The short answer to why Dimorphos now has a 10,000 km long tail, some two…
The NASA DART probe that I wrote about a year ago has reached its destination. It has crashed into an asteroid in order to alter its orbit around another, larger asteroid.
The impact happened on September 27. Pictures taken by the probe immediately before impact show a surface littered with rocks and dust. Telescope images show a relatively stable, star-like pattern of ejected dust and debris. Not the nebulous cloud we might have expected.
Accurate data related to the collision and its impact on the orbit of the system will be collected in the weeks to come.
NASA predicts about 1% shorter orbit, or roughly 10 minutes. I was under the impression that the aim was to widen the orbit, but I was evidently wrong in this. However, this doesn’t take anything away from my overall prediction, which is based on my belief that asteroids are more massive than NASA thinks they are.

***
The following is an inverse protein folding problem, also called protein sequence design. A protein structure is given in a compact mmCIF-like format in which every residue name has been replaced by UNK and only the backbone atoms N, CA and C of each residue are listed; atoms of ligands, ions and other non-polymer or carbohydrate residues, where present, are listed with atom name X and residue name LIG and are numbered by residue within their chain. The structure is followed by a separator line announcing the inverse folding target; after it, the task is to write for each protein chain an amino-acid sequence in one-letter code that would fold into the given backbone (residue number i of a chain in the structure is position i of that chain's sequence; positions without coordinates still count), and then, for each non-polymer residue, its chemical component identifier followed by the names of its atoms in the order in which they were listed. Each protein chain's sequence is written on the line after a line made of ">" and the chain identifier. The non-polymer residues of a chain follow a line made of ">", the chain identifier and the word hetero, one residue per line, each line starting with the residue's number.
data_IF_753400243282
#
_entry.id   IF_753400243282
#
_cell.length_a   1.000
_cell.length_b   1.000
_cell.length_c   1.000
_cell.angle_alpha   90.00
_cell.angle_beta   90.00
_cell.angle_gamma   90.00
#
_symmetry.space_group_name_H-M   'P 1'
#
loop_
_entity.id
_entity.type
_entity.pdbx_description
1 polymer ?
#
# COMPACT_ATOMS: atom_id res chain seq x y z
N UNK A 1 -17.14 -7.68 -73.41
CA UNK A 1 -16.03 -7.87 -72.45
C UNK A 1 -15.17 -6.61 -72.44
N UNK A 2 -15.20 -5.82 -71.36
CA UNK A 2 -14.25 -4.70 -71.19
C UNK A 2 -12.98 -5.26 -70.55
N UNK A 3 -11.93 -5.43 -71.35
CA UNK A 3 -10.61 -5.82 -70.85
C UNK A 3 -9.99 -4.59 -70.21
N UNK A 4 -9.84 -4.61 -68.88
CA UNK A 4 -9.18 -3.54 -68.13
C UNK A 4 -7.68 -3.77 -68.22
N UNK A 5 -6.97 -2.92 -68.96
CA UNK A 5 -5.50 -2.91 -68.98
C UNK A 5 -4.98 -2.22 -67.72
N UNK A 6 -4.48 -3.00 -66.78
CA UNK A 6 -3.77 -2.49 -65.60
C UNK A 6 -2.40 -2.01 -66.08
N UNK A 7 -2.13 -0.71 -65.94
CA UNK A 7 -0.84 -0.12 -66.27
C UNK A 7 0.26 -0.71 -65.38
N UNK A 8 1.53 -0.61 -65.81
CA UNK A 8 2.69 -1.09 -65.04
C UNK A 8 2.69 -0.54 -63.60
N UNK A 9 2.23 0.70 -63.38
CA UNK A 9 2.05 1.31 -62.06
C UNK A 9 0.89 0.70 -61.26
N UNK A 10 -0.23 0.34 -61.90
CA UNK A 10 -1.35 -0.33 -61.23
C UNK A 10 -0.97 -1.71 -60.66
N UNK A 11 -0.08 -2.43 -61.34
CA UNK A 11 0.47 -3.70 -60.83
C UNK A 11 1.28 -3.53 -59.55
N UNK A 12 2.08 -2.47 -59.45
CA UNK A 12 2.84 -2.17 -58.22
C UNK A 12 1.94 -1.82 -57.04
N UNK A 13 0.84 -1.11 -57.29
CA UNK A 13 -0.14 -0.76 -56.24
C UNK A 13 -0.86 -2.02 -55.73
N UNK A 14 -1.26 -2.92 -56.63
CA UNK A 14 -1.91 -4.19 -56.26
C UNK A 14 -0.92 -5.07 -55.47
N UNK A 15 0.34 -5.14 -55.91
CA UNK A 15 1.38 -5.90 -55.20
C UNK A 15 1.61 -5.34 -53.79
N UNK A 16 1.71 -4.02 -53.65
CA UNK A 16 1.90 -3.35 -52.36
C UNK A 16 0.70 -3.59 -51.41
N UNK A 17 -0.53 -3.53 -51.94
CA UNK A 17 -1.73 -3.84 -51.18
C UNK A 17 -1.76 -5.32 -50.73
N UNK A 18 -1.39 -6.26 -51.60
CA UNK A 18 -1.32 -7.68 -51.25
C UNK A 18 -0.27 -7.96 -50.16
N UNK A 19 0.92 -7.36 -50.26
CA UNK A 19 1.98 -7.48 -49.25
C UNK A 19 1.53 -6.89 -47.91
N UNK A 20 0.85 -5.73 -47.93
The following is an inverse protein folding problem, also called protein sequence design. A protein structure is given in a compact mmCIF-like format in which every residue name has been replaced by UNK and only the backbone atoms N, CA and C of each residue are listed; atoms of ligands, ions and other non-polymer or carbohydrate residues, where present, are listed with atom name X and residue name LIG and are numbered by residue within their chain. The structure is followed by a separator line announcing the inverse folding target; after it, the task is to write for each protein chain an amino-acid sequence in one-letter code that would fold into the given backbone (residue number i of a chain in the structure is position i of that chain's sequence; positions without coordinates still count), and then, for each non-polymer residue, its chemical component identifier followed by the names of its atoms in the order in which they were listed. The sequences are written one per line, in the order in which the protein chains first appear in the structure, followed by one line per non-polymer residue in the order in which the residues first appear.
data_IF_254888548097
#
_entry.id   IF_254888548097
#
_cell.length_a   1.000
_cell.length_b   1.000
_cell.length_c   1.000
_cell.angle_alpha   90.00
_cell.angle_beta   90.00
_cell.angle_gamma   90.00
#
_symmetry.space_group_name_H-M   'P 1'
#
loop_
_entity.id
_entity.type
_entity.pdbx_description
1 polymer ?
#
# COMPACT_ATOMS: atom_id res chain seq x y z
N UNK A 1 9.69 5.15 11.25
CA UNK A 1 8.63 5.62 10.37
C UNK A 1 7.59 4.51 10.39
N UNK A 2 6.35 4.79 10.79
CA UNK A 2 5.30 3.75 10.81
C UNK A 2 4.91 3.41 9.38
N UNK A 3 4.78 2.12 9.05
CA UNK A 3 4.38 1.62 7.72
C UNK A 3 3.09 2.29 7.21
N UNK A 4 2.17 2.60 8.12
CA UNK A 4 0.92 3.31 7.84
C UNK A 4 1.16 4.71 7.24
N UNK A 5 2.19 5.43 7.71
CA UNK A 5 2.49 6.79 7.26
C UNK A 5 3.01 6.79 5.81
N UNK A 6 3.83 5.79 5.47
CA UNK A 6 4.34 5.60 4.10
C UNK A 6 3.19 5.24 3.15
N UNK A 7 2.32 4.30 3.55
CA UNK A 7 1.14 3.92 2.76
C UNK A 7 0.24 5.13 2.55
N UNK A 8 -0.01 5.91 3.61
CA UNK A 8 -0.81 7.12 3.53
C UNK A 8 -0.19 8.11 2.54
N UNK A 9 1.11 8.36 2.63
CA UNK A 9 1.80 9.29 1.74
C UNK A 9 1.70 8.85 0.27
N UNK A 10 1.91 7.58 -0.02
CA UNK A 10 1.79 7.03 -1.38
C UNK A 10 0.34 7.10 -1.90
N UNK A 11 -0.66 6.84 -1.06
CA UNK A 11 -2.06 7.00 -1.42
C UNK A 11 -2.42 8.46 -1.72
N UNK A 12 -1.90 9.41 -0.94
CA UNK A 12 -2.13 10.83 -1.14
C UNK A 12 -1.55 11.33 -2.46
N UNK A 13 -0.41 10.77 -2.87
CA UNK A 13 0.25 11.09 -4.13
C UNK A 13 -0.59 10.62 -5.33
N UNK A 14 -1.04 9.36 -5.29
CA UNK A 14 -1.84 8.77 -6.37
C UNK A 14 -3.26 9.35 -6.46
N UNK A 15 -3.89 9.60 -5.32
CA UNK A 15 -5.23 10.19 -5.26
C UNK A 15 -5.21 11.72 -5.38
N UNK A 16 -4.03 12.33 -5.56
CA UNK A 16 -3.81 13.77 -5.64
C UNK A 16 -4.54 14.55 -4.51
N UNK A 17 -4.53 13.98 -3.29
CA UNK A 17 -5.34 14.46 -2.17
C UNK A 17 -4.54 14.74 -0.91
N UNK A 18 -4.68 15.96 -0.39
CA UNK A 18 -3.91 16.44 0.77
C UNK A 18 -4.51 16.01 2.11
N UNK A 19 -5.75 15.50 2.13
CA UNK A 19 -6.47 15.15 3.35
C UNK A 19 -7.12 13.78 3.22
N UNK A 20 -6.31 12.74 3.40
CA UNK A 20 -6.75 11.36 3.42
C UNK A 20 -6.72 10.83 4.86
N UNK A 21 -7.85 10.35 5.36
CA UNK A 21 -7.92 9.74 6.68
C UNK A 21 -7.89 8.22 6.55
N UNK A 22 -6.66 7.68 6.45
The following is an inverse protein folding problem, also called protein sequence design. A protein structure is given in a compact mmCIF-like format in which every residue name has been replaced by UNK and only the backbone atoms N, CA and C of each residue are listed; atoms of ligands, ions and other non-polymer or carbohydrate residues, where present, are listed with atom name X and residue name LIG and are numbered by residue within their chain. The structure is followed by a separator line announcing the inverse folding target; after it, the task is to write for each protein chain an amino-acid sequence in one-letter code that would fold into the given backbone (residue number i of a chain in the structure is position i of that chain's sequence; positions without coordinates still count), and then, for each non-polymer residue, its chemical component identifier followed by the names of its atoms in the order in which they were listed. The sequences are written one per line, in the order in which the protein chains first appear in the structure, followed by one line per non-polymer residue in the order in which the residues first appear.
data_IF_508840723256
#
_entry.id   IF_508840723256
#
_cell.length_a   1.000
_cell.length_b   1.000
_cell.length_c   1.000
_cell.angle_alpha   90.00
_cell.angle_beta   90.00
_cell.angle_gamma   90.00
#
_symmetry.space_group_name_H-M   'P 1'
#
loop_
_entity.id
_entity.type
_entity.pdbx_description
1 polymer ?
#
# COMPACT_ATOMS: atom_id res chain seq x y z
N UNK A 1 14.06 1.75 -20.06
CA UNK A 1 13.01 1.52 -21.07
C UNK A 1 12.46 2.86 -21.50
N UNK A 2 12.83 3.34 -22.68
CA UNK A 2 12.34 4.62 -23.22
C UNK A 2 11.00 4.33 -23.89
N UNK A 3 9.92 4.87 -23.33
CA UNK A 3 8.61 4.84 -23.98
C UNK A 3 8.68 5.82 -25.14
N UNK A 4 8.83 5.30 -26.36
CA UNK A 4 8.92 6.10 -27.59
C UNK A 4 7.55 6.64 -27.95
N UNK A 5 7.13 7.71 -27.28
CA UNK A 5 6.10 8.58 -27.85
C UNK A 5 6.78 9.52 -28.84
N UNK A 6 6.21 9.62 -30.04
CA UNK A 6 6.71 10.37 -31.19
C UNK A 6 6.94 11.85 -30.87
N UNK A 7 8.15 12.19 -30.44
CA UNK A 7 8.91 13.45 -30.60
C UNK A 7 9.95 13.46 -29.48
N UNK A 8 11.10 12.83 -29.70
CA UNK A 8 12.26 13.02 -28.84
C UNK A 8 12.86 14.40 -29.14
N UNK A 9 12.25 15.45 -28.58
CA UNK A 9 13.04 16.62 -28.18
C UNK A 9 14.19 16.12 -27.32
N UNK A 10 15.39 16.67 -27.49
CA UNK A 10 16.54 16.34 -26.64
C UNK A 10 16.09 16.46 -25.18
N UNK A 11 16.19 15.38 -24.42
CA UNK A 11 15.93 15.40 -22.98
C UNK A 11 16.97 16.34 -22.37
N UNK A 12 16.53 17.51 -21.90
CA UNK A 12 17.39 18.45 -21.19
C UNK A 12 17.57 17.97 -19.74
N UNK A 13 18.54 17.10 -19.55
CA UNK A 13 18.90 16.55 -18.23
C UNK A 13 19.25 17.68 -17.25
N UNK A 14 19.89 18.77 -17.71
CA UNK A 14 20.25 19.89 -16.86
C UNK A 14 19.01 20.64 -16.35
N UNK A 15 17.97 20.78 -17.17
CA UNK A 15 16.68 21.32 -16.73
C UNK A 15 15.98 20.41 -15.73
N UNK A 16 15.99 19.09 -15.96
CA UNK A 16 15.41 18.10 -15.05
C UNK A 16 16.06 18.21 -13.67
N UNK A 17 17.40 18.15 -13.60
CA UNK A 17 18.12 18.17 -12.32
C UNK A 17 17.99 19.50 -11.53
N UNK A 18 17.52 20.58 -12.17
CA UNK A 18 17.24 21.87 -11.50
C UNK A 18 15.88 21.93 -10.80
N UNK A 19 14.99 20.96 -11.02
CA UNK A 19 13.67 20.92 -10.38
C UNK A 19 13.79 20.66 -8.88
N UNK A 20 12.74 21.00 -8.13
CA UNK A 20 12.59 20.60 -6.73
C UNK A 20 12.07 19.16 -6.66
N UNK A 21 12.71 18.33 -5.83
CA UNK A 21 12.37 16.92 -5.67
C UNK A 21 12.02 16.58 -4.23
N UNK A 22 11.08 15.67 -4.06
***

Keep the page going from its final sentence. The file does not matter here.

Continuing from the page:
I expect the impact to be less effective than NASA predicts. The orbit may also partially or fully restore to its pre-impact trajectory due to the dual effect of gravitational attraction and electrostatic repulsion.